The ‡Khomani San are descended from several original San groups, including the ||Ng!u (close relatives of the !Xam, who lived south of the !Gariep River), the ‡Khomani who spoke the same language as the ||Ng!u but had a distinct lineage, the |’Auni, the Khatea, the Njamani and probably others whose names are now lost to us. Most San of this bloodline now speak Khoekhoegowap and/or Afrikaans as their primary language. There are only five of the original 23 confirmed speakers (there is no reference point for this statement – in 2016, for example) of the ancient N|u language, constituting an important component of the few surviving aboriginal South African San. Approximately 1,500 adults are spread over an area of more than 1 000 square kilometres in the Northern Cape Province. Approximately 8002 people live in the northern reaches of Gordonia, at Witdraai, Askham and Welkom, just south of the Kgalagadi Transfrontier Park, and in the towns of Rietfontein, Upington, Loubos, Olifantshoek and surrounding villages and settlements. The original San (sometimes known as Bushmen) hunter-gatherer groups lived on this land for about 100,000 years before the arrival of other black people and European settlers. When the pastoral KhoiKhoi (also known as Khoi) appeared 2,000 years ago, they saw people similar to them in physical appearance, but with a different culture. They called these elders of the land ‘the San’, which means ‘people different from ourselves’.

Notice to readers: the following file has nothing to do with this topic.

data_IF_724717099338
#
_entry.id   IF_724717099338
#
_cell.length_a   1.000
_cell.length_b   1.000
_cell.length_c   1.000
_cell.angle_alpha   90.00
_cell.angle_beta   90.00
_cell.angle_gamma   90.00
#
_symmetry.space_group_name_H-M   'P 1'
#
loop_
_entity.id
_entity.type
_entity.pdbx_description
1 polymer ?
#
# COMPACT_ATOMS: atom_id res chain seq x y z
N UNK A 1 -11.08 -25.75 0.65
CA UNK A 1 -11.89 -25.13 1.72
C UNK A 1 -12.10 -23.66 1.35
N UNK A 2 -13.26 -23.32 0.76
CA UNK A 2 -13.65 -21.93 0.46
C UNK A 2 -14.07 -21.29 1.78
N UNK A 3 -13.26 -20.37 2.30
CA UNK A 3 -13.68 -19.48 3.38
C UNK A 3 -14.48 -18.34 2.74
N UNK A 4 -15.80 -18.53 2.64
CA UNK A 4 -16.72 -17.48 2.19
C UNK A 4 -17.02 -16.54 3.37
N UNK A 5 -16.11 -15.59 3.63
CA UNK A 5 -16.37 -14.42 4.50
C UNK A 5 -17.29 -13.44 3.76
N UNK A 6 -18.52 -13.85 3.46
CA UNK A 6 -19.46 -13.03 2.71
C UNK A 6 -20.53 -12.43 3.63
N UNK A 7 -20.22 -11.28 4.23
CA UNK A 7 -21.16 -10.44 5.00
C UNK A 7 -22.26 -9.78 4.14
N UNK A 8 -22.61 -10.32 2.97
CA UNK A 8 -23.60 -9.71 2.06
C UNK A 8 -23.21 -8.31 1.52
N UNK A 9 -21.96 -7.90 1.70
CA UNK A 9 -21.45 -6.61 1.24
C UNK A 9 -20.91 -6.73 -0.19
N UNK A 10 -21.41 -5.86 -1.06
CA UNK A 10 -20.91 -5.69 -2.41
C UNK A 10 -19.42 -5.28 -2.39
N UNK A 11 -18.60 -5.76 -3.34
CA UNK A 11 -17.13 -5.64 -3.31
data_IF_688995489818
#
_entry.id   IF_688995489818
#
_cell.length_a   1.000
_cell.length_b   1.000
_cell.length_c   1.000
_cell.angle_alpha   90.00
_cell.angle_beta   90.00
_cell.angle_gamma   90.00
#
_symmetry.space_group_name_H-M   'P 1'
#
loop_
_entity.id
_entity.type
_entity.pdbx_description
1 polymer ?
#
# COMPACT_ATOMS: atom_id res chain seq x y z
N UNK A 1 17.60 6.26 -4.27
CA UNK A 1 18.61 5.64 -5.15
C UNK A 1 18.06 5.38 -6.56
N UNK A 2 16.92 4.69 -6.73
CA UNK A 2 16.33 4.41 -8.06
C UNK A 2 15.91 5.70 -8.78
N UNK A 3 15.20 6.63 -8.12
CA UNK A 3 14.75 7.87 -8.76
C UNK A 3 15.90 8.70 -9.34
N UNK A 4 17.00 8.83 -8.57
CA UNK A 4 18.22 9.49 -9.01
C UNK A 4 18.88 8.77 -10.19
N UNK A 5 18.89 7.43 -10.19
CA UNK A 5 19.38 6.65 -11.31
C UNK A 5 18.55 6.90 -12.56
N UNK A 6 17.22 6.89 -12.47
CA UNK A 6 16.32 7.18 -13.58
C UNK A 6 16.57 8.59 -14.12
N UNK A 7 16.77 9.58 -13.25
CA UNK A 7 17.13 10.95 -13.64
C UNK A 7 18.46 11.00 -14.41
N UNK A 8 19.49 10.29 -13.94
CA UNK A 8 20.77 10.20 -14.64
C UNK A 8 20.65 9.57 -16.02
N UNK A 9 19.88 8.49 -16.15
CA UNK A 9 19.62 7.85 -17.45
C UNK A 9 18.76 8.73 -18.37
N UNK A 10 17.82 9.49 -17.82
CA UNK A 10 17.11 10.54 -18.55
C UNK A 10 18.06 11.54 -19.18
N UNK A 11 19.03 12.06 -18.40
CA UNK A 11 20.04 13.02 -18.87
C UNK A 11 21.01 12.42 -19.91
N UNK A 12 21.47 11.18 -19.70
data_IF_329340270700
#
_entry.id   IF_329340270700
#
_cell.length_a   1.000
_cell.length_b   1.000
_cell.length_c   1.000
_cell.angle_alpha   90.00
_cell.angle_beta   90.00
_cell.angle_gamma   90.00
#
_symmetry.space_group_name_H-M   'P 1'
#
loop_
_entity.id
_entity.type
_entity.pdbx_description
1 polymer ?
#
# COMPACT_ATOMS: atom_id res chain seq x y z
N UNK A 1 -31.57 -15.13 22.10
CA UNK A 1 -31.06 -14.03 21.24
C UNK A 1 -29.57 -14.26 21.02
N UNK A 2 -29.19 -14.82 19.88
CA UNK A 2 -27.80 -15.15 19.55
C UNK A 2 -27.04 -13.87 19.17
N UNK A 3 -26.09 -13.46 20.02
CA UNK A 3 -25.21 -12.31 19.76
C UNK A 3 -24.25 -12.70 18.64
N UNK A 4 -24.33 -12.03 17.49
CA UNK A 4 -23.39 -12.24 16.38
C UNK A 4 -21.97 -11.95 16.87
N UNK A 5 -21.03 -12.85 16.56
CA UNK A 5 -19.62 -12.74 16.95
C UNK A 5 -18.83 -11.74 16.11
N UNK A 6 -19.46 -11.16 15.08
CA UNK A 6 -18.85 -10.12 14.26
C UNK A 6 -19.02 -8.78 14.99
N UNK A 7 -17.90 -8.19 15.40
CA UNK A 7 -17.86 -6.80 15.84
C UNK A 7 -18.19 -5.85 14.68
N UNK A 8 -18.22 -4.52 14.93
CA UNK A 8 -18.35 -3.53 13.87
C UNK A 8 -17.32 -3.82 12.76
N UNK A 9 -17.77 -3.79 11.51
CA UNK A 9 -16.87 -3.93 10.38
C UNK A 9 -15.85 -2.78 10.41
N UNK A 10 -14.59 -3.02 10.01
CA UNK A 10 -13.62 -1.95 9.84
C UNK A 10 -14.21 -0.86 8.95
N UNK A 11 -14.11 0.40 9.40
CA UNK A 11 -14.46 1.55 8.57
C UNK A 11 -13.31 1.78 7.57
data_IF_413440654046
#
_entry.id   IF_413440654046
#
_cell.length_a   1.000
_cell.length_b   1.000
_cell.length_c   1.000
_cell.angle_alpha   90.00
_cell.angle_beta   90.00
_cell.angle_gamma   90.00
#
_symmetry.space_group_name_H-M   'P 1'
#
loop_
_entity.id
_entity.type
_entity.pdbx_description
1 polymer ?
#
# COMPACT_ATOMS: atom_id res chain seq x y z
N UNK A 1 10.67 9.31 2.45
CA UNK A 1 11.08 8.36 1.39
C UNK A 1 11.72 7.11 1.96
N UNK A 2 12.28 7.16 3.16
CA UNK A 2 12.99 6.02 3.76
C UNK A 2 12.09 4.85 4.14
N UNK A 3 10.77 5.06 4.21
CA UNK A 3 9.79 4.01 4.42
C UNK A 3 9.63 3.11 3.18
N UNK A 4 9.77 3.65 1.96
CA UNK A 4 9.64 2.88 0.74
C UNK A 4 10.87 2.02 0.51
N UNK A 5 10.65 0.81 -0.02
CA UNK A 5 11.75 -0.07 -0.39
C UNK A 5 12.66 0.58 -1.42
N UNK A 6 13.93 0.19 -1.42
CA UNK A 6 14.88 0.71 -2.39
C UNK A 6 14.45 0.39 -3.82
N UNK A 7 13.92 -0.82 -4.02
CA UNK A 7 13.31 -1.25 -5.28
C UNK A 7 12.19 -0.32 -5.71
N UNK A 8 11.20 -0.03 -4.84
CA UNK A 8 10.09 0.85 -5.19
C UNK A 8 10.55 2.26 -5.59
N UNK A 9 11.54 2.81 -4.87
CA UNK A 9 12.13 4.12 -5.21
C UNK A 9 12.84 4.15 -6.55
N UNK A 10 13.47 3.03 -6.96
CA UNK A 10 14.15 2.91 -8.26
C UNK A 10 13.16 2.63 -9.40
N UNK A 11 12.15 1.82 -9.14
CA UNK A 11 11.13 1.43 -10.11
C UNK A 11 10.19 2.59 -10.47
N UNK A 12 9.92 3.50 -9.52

Source:
khomanisan.org

Learn about:
San.org: the ‡Khomani San
San People – Wikipedia

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Maasai


The Maasai are a Nilotic ethnic group inhabiting northern, central and southern Kenya and northern Tanzania. They are among the best known local populations internationally due to their residence near the many game parks of the African Great Lakes, and their distinctive customs and dress. The Maasai speak the Maa language (ɔl Maa),a member of the Nilotic language family that is related to the Dinka, Kalenjin and Nuer languages. Except for some elders living in rural areas, most Maasai people speak the official languages of Kenya and Tanzania, Swahili and English. The Maasai population has been reported as numbering 1,189,522 in Kenya in the 2019 census, compared to 377,089 in the 1989 census. Many Maasai tribes throughout Tanzania and Kenya welcome visits to their villages to experience their culture, traditions, and lifestyle, in return for a fee.